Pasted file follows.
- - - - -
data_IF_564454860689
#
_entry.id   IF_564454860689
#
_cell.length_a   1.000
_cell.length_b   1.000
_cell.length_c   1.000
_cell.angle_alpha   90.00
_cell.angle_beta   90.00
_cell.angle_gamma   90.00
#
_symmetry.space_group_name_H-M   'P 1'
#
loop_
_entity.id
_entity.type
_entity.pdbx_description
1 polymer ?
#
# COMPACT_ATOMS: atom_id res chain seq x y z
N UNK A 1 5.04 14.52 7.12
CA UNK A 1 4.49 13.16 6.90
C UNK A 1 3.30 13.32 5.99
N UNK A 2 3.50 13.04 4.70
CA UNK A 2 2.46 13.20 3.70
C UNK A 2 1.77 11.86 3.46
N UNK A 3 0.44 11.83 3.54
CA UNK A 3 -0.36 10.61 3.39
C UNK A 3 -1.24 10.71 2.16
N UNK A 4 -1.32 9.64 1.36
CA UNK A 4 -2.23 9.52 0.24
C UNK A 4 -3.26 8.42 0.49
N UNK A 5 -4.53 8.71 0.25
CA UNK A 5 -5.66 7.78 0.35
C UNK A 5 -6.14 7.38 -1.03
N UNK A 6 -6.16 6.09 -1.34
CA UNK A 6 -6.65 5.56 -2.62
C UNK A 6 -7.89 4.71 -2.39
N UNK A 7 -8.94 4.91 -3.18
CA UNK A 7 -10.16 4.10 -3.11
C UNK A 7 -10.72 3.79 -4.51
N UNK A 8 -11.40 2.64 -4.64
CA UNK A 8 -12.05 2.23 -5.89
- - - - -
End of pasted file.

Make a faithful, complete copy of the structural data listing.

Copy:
data_IF_564454860689
#
_entry.id   IF_564454860689
#
_cell.length_a   1.000
_cell.length_b   1.000
_cell.length_c   1.000
_cell.angle_alpha   90.00
_cell.angle_beta   90.00
_cell.angle_gamma   90.00
#
_symmetry.space_group_name_H-M   'P 1'
#
loop_
_entity.id
_entity.type
_entity.pdbx_description
1 polymer ?
#
# COMPACT_ATOMS: atom_id res chain seq x y z
N UNK A 1 5.04 14.52 7.12
CA UNK A 1 4.49 13.16 6.90
C UNK A 1 3.30 13.32 5.99
N UNK A 2 3.50 13.04 4.70
CA UNK A 2 2.46 13.20 3.70
C UNK A 2 1.77 11.86 3.46
N UNK A 3 0.44 11.83 3.54
CA UNK A 3 -0.36 10.61 3.39
C UNK A 3 -1.24 10.71 2.16
N UNK A 4 -1.32 9.64 1.36
CA UNK A 4 -2.23 9.52 0.24
C UNK A 4 -3.26 8.42 0.49
N UNK A 5 -4.53 8.71 0.25
CA UNK A 5 -5.66 7.78 0.35
C UNK A 5 -6.14 7.38 -1.03
N UNK A 6 -6.16 6.09 -1.34
CA UNK A 6 -6.65 5.56 -2.62
C UNK A 6 -7.89 4.71 -2.39
N UNK A 7 -8.94 4.91 -3.18
CA UNK A 7 -10.16 4.10 -3.11
C UNK A 7 -10.72 3.79 -4.51
N UNK A 8 -11.40 2.64 -4.64
CA UNK A 8 -12.05 2.23 -5.89